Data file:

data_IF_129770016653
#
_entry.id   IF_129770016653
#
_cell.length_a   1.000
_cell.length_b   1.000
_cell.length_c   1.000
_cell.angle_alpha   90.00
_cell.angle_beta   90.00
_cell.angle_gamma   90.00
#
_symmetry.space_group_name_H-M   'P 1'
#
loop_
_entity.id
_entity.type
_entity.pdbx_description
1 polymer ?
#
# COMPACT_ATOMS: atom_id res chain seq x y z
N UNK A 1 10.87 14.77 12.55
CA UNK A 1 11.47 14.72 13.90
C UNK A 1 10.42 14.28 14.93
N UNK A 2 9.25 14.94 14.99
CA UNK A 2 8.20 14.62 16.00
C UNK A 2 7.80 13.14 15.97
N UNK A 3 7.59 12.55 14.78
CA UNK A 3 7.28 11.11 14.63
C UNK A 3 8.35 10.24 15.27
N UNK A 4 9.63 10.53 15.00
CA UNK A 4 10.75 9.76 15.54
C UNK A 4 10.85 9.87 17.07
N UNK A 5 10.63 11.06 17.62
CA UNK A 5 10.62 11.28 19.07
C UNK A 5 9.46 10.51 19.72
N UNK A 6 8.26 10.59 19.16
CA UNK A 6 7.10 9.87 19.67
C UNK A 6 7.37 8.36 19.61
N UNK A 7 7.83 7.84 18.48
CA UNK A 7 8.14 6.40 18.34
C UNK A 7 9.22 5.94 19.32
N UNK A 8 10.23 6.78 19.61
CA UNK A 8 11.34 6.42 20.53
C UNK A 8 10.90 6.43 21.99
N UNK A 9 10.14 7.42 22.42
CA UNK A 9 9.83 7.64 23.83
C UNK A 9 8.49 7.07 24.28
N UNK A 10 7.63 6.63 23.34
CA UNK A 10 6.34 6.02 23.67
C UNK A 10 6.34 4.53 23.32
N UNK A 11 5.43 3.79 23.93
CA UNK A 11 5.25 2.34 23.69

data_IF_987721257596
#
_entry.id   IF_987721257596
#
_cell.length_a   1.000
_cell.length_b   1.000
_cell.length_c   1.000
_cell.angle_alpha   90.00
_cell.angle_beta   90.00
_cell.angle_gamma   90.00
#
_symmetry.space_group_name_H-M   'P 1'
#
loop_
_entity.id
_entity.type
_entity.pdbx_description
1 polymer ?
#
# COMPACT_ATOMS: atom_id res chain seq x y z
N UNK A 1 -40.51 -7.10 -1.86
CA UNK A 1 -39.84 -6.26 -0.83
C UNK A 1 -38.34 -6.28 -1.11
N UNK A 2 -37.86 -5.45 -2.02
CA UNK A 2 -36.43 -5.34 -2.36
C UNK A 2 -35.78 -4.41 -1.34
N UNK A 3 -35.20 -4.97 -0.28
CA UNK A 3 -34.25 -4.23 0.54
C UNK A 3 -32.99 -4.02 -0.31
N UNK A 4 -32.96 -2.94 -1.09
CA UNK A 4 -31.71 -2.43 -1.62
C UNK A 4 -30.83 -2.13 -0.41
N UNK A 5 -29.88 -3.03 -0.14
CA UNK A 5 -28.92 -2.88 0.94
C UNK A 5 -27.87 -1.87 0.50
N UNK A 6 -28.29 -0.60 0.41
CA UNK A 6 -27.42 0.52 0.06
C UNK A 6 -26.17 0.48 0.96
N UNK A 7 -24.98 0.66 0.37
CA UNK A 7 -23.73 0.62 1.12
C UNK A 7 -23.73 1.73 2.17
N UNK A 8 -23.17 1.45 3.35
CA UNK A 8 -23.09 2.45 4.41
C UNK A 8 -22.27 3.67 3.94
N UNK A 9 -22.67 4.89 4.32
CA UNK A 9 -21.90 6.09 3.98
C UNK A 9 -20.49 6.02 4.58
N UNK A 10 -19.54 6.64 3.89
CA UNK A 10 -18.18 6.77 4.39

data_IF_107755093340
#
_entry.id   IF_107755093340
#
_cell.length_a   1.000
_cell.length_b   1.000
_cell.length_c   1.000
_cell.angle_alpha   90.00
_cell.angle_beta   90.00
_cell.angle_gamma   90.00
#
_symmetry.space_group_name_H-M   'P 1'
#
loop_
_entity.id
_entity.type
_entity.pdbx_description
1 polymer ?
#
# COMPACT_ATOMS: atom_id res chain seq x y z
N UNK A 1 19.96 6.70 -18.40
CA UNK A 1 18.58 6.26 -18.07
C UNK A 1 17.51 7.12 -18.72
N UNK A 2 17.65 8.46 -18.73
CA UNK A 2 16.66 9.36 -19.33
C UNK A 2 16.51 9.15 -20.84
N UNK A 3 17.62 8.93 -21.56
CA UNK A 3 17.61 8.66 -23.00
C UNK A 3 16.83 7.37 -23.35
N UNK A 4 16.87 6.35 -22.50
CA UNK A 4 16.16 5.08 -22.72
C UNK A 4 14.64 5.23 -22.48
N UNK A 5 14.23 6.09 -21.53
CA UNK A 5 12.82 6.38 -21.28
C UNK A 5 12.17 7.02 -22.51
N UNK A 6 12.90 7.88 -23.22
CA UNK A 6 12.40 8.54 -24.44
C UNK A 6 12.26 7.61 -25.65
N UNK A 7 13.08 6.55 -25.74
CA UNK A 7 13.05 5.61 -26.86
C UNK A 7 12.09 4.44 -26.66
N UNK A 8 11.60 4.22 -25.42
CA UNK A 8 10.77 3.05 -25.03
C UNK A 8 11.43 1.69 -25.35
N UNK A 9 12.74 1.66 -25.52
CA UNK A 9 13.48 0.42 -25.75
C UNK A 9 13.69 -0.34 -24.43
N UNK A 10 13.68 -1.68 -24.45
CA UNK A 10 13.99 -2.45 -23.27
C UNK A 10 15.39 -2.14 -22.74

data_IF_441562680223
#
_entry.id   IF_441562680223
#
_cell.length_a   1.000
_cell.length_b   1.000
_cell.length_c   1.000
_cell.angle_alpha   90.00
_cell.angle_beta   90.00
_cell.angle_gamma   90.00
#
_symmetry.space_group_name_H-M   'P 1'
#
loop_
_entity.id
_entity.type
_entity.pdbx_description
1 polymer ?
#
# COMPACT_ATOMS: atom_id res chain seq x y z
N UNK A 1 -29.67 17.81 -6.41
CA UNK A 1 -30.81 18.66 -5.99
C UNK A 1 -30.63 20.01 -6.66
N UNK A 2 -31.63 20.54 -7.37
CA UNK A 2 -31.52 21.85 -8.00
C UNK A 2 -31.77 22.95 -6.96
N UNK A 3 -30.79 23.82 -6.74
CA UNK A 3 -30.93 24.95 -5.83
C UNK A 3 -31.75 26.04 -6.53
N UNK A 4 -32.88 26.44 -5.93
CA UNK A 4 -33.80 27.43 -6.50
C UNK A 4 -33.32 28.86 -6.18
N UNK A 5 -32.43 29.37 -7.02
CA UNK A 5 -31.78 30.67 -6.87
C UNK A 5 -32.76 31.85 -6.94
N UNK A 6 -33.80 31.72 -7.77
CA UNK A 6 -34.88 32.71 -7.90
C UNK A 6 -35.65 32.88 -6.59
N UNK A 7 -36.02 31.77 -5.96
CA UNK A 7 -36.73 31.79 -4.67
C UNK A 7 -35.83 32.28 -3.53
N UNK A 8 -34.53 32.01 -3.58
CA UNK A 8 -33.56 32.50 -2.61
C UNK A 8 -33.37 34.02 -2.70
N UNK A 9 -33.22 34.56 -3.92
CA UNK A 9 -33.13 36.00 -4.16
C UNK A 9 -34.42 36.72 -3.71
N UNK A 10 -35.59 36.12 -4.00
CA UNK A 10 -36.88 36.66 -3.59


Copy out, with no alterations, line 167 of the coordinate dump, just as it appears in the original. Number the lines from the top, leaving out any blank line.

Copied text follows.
_entity.type